A report released this week in the Journal Traffic Injury Prevention found that over the past five years, the United States has enjoyed the greatest decrease in car accident fatalities since World War II. Between 2005 and 2009, wrote Michael Sivak and Brandon Schoettle of the University of Michigan, such deaths have decreased 22 percent, due primarily to air bag improvements and the country’s economic downturn.
“A reduction of such magnitude over such a short time has not occurred since road safety statistics were first kept (starting in 1913), except for the reductions during World War II,” they wrote. “We were amazed by the magnitude of this,” Sivak told Reuters in a subsequent phone interview.
This is great news for safety advocates, who have consistently asked Congress to push for the kinds of technological advances that led to improved air bags and seat belts, which were both praised by the encouraging study. But the country’s unfortunate economic condition also deserves credit for the drop in traffic deaths, as the population is driving less in order to reduce spending and save gas. “This supports the notion that people are cutting down on travel and staying closer to home,” said Sivak. “Traffic on local streets has increased.”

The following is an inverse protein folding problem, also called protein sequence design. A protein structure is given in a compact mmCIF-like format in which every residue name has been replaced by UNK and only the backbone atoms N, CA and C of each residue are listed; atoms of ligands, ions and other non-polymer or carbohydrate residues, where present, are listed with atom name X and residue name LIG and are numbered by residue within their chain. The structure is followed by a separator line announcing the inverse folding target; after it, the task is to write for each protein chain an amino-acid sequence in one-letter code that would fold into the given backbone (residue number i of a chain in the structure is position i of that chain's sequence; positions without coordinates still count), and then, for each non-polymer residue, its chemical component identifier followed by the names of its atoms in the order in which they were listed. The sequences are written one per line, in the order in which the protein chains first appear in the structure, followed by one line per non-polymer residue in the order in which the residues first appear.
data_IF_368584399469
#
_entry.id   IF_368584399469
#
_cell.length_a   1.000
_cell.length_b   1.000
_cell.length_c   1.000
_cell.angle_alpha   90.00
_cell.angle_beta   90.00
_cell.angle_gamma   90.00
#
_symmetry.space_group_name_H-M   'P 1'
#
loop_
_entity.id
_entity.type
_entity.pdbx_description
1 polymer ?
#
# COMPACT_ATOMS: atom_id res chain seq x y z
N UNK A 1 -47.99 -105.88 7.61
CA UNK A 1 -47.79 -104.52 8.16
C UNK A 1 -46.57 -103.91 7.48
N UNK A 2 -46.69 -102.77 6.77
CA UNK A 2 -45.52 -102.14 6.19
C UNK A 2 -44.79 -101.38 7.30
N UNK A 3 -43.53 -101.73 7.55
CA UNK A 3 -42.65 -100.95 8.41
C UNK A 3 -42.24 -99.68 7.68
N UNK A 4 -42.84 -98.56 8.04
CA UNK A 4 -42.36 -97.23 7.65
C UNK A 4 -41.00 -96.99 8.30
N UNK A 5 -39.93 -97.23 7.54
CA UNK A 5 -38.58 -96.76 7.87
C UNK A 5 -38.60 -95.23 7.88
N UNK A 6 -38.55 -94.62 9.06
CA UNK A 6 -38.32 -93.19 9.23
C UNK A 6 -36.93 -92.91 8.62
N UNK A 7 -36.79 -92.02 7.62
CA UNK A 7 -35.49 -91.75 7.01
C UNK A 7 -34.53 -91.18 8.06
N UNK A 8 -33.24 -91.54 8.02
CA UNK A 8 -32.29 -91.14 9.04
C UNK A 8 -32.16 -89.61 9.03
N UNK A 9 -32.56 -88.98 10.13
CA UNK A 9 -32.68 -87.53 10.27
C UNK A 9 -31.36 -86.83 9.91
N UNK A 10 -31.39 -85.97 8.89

Despite the report’s good news, its authors were careful to note that the country has a long way to go when it comes to auto safety and distracted driving in particular, which actually increased as a factor in fatal crashes by 42 percent. Cutting down on distracted driving, which includes cell phone use, eating, and talking to other passengers, has been a major priority for Secretary of Transportation Ray LaHood, as it is responsible for nearly 6,000 auto deaths and 500,000 injuries each year.
Distracted driving aside, the Journal report serves as an important reminder to stay safe on the roads and embrace technological solutions for safe driving throughout 2011.
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